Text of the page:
For a while, Chido Muchemwa thought she’d never get back to the point of writing, let alone winning a competition.
The University of Toronto PhD student entered the Bridge Prize national short story competition on a whim after the death of her father. She thought words had left her, and then ended up walking away with the top honour.
Muchemwa’s story about a queer Zimbabwean living in Toronto, dealing with the passing of her father alongside her family’s reluctance to accept her sexuality, impressed the jurors with its “exploration of both finding a sense of family and finding a sense of home for characters that are very far away from their homelands.”
Writing stories since she was a kid, they had always been a part of the Zimbabwean-born Muchemwa’s life. It was while studying science and literature in high school that she realized writing was the path for her. She continued to refine her skills while attending the University of Wyoming for a Master of Fine Arts in creative writing.
She followed that with a Master of Science in Information Studies at the University of Texas, which meant no writing, but it allowed her to gather a plethora of ideas to mould in the future.
“I was studying to be an archivist. I thought I wanted to be an archivist,” she said.
Finally, Muchemwa landed in Toronto as a PhD candidate in U of T’s Faculty of Information, specializing in critical archival studies. Along the way she produced works that were featured in The Baltimore Review, Bacopa Literary Review, Canthius, Humber Literary Review and Tincture Journal.
Then her father died and the words left her. Or so she feared.
“I was legit worried that I was never going to be a writer again, that I was not going to figure out how to be the person who writes stories again,” said Muchemwa.
She entered the University of Lethbridge’s prestigious Bridge Prize short story contest on a whim and emerged victorious, among 187 entries, with her piece, “If It Wasn’t for the Nights.”
It’s a queer, COVID story surrounding three Zimbabwean characters, Tino, Charity and Tino’s mother “Ma,” who is trapped in Toronto due to pandemic restrictions. They wrestle with issues of sexuality and the death of Charity’s father, whose funeral, which she failed to attend, is a source of recurring nightmares for Charity. It’s after waking from one of these nightmares that Charity accidentally disturbs Ma at 4 a.m. and their reconciliation begins.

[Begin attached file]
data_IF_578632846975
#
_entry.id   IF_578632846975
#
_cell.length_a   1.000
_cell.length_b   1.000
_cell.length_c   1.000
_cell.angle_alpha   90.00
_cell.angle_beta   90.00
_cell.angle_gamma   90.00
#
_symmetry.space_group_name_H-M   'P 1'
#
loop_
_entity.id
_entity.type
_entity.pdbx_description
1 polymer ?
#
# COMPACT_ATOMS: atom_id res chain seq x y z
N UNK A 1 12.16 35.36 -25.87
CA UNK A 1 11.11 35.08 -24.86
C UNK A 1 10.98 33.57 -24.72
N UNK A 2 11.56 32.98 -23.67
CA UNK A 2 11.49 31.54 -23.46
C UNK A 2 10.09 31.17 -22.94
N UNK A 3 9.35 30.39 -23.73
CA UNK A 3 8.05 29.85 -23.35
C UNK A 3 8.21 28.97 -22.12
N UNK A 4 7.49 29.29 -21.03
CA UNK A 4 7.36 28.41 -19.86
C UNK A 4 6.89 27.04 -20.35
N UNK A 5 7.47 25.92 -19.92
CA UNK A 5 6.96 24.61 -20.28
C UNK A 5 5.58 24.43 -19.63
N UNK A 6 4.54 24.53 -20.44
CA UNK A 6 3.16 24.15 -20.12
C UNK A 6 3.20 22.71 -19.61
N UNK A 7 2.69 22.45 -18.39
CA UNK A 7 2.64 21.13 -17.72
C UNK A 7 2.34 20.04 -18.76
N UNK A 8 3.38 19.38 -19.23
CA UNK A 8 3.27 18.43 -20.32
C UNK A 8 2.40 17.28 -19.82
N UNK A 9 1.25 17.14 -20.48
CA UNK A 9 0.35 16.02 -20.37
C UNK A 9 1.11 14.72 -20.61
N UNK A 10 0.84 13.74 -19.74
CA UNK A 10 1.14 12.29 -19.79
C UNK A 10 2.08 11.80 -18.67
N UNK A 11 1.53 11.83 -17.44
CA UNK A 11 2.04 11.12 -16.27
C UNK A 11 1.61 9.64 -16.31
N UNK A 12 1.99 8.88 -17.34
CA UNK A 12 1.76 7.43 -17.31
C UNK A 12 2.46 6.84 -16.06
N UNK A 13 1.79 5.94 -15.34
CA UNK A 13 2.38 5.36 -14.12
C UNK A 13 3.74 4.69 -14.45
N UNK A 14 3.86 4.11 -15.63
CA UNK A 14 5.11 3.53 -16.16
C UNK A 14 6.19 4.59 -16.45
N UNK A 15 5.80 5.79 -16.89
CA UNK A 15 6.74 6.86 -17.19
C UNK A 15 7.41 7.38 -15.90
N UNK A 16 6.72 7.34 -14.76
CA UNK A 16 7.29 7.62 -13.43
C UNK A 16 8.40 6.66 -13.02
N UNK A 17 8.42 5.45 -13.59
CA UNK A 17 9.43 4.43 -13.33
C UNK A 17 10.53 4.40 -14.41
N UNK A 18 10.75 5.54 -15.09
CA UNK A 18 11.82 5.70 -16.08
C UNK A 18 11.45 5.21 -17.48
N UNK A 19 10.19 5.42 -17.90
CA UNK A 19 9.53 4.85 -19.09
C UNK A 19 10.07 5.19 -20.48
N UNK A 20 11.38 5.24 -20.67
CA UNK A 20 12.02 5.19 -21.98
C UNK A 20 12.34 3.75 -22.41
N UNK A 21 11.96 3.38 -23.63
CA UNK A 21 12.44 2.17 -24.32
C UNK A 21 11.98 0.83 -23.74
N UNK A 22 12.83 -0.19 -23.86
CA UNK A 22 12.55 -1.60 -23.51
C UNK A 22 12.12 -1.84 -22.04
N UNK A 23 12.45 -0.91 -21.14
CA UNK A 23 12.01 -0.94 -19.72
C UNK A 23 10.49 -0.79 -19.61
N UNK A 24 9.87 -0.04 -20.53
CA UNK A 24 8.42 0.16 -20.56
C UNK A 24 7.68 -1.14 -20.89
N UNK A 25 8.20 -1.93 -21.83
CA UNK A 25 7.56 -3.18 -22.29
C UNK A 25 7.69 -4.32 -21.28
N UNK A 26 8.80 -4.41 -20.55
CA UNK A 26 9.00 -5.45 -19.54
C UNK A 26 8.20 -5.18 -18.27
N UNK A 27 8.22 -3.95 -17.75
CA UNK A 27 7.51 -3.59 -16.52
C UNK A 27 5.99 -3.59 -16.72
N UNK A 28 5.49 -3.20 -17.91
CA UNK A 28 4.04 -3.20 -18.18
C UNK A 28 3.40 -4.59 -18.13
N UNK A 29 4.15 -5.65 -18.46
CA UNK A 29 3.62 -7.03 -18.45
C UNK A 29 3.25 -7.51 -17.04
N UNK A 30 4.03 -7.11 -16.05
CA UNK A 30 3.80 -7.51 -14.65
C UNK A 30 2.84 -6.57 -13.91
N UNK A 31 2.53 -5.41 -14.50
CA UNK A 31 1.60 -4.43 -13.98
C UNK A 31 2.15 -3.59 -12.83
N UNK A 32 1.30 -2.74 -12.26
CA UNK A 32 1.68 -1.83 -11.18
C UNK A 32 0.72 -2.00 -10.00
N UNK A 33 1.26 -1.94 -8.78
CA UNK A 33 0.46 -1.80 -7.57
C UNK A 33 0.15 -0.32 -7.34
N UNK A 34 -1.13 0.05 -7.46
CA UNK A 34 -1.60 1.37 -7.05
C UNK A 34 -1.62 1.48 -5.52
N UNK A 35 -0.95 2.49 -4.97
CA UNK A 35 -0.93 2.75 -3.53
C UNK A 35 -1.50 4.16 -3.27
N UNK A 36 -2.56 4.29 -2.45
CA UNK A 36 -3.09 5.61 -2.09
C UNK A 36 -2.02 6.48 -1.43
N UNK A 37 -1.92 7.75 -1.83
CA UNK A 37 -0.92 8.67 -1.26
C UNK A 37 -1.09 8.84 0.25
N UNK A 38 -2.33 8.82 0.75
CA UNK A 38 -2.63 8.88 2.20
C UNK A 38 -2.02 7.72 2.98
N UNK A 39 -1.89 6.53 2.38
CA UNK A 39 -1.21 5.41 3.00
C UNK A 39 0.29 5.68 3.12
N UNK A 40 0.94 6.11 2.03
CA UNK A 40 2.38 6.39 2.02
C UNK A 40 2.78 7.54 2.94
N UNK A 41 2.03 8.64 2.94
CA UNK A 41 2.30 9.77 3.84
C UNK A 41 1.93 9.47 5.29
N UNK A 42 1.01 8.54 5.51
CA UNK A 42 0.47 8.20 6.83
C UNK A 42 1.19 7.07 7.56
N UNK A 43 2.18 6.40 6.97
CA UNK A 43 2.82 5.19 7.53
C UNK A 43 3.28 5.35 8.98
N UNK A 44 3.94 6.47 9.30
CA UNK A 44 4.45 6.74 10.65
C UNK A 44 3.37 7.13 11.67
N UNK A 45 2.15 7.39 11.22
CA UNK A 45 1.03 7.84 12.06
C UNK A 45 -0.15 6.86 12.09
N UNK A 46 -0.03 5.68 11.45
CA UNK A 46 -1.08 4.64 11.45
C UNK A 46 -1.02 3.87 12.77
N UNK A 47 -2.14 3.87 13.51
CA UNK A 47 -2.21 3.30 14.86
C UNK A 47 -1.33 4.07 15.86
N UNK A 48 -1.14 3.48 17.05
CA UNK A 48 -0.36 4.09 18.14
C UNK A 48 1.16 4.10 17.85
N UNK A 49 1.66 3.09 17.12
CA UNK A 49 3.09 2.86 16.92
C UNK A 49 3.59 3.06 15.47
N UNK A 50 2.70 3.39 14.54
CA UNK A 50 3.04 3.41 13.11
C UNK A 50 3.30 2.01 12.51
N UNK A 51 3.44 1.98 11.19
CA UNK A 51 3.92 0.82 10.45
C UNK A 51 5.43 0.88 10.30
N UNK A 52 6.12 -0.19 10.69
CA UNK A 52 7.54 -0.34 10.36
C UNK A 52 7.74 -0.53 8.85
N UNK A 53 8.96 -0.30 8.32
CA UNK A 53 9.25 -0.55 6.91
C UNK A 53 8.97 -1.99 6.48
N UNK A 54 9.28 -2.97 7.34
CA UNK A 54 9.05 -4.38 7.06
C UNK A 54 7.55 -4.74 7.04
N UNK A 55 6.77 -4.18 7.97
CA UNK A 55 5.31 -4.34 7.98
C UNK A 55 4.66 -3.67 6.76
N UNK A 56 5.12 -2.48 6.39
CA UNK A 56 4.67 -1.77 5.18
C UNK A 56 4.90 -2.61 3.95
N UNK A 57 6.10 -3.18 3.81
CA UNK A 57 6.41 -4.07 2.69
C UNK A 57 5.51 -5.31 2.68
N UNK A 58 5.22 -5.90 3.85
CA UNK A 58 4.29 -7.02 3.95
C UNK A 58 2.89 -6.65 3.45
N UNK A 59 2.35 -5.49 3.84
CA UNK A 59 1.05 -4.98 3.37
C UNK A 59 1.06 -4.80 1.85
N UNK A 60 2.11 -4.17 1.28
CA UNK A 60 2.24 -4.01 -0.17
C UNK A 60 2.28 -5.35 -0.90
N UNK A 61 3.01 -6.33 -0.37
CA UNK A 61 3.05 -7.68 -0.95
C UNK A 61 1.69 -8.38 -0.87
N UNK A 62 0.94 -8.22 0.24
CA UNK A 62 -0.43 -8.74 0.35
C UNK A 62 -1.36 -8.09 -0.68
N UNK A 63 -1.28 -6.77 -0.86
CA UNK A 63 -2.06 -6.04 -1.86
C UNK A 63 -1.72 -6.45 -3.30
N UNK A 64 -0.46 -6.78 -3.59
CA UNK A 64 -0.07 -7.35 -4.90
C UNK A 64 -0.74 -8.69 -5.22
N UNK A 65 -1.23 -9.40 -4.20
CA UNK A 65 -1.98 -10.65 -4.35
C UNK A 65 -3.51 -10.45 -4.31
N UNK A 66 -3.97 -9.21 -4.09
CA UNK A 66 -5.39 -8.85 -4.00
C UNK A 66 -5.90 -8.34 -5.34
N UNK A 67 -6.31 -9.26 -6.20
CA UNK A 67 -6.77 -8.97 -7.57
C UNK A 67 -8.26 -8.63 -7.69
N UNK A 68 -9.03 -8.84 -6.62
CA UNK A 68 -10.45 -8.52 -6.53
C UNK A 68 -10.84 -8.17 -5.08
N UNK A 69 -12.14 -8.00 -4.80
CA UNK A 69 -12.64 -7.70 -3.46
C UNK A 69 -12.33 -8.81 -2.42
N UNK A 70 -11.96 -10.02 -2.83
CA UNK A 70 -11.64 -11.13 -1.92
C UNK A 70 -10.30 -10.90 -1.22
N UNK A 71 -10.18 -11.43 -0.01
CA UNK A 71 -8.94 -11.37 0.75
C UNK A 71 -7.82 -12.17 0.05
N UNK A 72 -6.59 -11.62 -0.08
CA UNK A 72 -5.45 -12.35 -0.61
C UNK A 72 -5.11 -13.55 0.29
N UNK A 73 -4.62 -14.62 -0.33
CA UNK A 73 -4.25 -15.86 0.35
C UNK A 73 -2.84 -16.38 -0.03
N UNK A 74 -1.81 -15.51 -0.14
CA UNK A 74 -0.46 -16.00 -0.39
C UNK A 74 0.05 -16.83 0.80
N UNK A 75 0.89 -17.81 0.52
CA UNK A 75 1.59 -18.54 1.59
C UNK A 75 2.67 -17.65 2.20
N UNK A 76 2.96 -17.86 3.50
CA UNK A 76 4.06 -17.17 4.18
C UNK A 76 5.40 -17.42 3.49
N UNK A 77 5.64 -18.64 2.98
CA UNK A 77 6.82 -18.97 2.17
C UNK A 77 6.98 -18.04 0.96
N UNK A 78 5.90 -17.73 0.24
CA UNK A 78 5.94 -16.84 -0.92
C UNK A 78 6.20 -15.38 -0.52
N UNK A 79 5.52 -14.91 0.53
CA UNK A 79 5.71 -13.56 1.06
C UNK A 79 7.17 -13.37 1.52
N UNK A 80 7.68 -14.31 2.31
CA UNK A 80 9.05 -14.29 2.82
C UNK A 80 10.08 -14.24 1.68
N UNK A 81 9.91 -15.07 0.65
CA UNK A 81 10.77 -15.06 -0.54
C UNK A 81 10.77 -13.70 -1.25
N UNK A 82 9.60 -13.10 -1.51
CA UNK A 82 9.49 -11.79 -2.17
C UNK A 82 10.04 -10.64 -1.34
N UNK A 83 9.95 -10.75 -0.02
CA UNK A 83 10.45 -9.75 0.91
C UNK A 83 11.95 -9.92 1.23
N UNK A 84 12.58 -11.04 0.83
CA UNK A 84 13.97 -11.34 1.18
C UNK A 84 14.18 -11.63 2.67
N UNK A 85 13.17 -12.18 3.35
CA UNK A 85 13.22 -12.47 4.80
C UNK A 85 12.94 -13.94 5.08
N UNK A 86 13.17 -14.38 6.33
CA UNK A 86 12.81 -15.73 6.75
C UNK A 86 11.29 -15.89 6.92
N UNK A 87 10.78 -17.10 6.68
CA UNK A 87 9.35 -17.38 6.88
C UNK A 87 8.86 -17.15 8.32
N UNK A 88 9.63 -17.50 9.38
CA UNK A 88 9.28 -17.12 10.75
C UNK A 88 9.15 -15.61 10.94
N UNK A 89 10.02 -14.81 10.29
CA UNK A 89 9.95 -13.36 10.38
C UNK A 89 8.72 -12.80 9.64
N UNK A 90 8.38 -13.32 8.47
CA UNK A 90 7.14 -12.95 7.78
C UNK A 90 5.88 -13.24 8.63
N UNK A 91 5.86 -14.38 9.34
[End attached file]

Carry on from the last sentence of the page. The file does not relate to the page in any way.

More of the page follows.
It’s a familiar story in many ways, the modern youth’s clash with elder traditionalists, but one that became vivid in a particular way for Muchemwa after meeting people in Toronto and reflecting on Zimbabwe.
“The community I found in Toronto is very queer,” said Muchemwa. “It’s shifted the way I think about sexuality, and I think that’s why sexuality started to become what the story is about because I started to realize so many people in Zimbabwe never see themselves in these stories because sexuality never comes up.”
In that unspoken space Muchemwa thinks there are important conversations to be had, along with people that haven’t been visible before. The characters Tino and Charity are engaged, much to Charity’s mother’s disapproval, but the driving force of the story is Ma, Tino’s mother, who for nearly two months rarely says anything. This is where Muchemwa’s interests lie.
“That just makes me want to talk about it and I want to help people find language to talk about the things that we don’t talk about. We’ve gotten to a place where we want to have the conversations, but we have no tools, our culture has not provided us with the tools. So, what I hope with my stories is to just generate language,” she said.
For author and journalist Waubgeshig Rice, one of the main jurors for the Bridge Prize and the Giller Prize, Muchemwa’s story is one that many can relate to. Canada, and Toronto especially, is characterized by many people living far from their homeland, where ideals and traditions are much different. Consistently having to grapple with those two spaces is a frequent reality.
“What I loved about it was its exploration of both finding a sense of family and finding a sense of home for characters that are very far away from their homelands,” said Rice. “I think that’s why, something like this is relatable to BIPOC people especially because we have to, evolve and adapt with the rapidly changing world around us and how that evolves intergenerationally, too.”
Winning the Bridge Prize comes with an award of $7,500 — the largest cash prize for student writing in Canada — but considering everything Muchemwa did to get here, it’s brought on different emotions than excitement.
“It’s reassuring to be like, yes, I’m still a writer. I can still write good stories, even if the process looks different now because I’m different now,” said Muchemwa.